Liz Wahl Quits Mid-Broadcast, Cites Network’s “Putinist Agenda”

lizwahlPhoto: Courtesy of RT.
In a move that shocked her employers and the news media world, Russia Today anchor Liz Wahl resigned live on-air Wednesday night. An American working in the Washington bureau of the state-funded Russian news organization stated, "I cannot be part of a network funded by the Russian government that whitewashes the actions of Putin. I'm proud to be an American and believe in disseminating the truth, and that’s why after this newscast I’m resigning."
Instantly, the Internet, the news outlets, and the media as a whole voiced their support — and shock. With all eyes on Russia and the Ukraine, viewers have noted the seemingly less-than-subtle influence on RT's news reporting. The Daily Beast points out some of the network's more curious headlines of late, such as "Tea, sandwiches, music, photos with self-defense forces mark peaceful Sunday in Simferopol."
But, among the voices of support, there were questions, too. Hours after her announcement, Piers Morgan asked Wahl why she worked there in the first place. "I didn't know exactly the extent of the propaganda that is this machine. I thought that the Cold War was over." She goes on to say that tensions between herself and the management had been strained for a significant period of time.
Furthermore, just a day before Wahl's announcement, fellow RT anchor Abby Martin went off script, voicing her personal stance on Russia's intervention in the Ukraine. "I can't stress enough how strongly I am against any state intervention in a sovereign nation's affairs." It was a brave move — and one that first seemed to highlight a loosening of the editorial reigns at RT. However, the network responded by saying they would be sending Martin to Crimea, so she could learn more about the situation. This public statement was the first Martin had heard of her new assignment, which she has since declined.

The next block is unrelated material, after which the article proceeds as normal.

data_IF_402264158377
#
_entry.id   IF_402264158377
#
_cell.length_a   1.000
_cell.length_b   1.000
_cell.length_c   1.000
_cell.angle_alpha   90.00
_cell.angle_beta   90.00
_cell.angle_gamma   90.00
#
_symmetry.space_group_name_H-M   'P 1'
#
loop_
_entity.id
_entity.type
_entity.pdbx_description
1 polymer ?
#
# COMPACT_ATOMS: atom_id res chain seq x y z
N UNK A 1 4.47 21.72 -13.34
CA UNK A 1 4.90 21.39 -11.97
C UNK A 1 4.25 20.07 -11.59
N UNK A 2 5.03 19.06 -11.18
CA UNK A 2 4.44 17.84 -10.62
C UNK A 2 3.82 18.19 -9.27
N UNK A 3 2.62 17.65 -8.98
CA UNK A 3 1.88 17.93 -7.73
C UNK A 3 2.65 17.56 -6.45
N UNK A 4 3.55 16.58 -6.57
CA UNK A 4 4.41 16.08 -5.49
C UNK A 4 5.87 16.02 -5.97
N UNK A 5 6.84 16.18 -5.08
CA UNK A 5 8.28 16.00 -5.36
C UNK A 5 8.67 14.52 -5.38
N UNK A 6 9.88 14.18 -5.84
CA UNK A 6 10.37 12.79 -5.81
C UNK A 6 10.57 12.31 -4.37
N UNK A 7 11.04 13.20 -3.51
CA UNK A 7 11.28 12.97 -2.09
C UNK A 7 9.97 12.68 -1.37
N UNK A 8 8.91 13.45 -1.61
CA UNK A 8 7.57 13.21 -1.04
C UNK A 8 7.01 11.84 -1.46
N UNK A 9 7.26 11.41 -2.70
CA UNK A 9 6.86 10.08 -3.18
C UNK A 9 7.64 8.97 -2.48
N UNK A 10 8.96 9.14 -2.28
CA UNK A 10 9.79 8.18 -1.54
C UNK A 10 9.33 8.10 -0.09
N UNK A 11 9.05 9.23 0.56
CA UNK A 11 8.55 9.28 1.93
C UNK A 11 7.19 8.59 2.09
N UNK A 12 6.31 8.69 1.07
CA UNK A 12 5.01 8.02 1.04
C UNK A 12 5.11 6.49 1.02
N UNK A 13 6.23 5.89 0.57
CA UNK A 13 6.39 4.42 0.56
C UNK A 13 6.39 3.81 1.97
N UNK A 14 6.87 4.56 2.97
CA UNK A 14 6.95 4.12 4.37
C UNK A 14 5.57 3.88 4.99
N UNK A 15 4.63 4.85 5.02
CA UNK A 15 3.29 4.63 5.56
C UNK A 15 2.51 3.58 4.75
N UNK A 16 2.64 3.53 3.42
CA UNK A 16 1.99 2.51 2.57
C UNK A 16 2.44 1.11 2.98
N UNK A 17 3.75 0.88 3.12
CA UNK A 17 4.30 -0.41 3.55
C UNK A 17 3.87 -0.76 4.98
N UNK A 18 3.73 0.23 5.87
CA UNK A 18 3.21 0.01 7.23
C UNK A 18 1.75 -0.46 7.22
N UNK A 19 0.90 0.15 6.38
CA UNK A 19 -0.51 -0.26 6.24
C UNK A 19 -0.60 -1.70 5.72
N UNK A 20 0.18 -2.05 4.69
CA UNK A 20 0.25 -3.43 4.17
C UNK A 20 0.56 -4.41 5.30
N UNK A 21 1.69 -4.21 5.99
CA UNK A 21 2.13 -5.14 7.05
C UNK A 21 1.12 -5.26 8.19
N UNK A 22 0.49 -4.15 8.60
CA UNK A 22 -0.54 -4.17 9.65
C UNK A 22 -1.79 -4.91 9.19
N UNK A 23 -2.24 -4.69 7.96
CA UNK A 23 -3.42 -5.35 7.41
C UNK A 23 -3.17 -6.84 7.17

In response to Liz Wahl's abrupt resignation, RT released a statement, saying: "When a journalist disagrees with the editorial position of his or her organization, the usual course of action is to address those grievances with the editor, and, if they cannot be resolved, to quit like a professional. But when someone makes a big public show of a personal decision, it is nothing more than a self-promotional stunt."
The final accusation is not entirely unjustified, but, on balance, nor is Wahl's bold statement against what she alleges is a corrupt organization. "I feel sick that I worked there," Wahl told Anderson Cooper last night. "RT is not about the truth; it's about promoting a Putinist agenda. And, I can tell you firsthand, it's about bashing America."

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